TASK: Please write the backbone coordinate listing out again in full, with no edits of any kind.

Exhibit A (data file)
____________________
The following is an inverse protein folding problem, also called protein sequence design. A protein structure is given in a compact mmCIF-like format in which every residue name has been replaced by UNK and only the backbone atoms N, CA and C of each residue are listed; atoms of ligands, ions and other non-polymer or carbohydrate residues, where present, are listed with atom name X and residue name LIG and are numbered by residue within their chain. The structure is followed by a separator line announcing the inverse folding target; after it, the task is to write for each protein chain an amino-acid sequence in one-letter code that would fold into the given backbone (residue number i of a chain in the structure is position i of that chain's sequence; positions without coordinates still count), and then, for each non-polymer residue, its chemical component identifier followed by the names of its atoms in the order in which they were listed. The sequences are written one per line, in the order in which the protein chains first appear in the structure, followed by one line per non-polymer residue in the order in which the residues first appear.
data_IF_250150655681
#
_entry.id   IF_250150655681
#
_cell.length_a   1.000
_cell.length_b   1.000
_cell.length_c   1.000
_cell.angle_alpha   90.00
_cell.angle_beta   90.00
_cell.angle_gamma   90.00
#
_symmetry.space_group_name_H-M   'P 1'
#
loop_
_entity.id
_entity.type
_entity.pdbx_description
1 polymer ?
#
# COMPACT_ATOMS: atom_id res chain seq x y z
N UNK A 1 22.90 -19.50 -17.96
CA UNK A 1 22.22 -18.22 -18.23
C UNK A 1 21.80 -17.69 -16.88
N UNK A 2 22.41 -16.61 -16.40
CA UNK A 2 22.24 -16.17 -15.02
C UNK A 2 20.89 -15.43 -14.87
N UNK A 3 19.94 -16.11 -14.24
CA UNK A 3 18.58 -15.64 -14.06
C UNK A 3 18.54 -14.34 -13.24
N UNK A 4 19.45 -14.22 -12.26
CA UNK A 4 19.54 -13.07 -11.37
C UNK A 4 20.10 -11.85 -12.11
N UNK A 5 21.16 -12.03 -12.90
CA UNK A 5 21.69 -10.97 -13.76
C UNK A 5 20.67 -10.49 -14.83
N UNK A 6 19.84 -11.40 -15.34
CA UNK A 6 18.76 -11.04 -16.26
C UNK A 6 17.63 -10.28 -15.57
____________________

The following is an inverse protein folding problem, also called protein sequence design. A protein structure is given in a compact mmCIF-like format in which every residue name has been replaced by UNK and only the backbone atoms N, CA and C of each residue are listed; atoms of ligands, ions and other non-polymer or carbohydrate residues, where present, are listed with atom name X and residue name LIG and are numbered by residue within their chain. The structure is followed by a separator line announcing the inverse folding target; after it, the task is to write for each protein chain an amino-acid sequence in one-letter code that would fold into the given backbone (residue number i of a chain in the structure is position i of that chain's sequence; positions without coordinates still count), and then, for each non-polymer residue, its chemical component identifier followed by the names of its atoms in the order in which they were listed. The sequences are written one per line, in the order in which the protein chains first appear in the structure, followed by one line per non-polymer residue in the order in which the residues first appear.
data_IF_250150655681
#
_entry.id   IF_250150655681
#
_cell.length_a   1.000
_cell.length_b   1.000
_cell.length_c   1.000
_cell.angle_alpha   90.00
_cell.angle_beta   90.00
_cell.angle_gamma   90.00
#
_symmetry.space_group_name_H-M   'P 1'
#
loop_
_entity.id
_entity.type
_entity.pdbx_description
1 polymer ?
#
# COMPACT_ATOMS: atom_id res chain seq x y z
N UNK A 1 22.90 -19.50 -17.96
CA UNK A 1 22.22 -18.22 -18.23
C UNK A 1 21.80 -17.69 -16.88
N UNK A 2 22.41 -16.61 -16.40
CA UNK A 2 22.24 -16.17 -15.02
C UNK A 2 20.89 -15.43 -14.87
N UNK A 3 19.94 -16.11 -14.24
CA UNK A 3 18.58 -15.64 -14.06
C UNK A 3 18.54 -14.34 -13.24
N UNK A 4 19.45 -14.22 -12.26
CA UNK A 4 19.54 -13.07 -11.37
C UNK A 4 20.10 -11.85 -12.11
N UNK A 5 21.16 -12.03 -12.90
CA UNK A 5 21.69 -10.97 -13.76
C UNK A 5 20.67 -10.49 -14.83
N UNK A 6 19.84 -11.40 -15.34
CA UNK A 6 18.76 -11.04 -16.26
C UNK A 6 17.63 -10.28 -15.57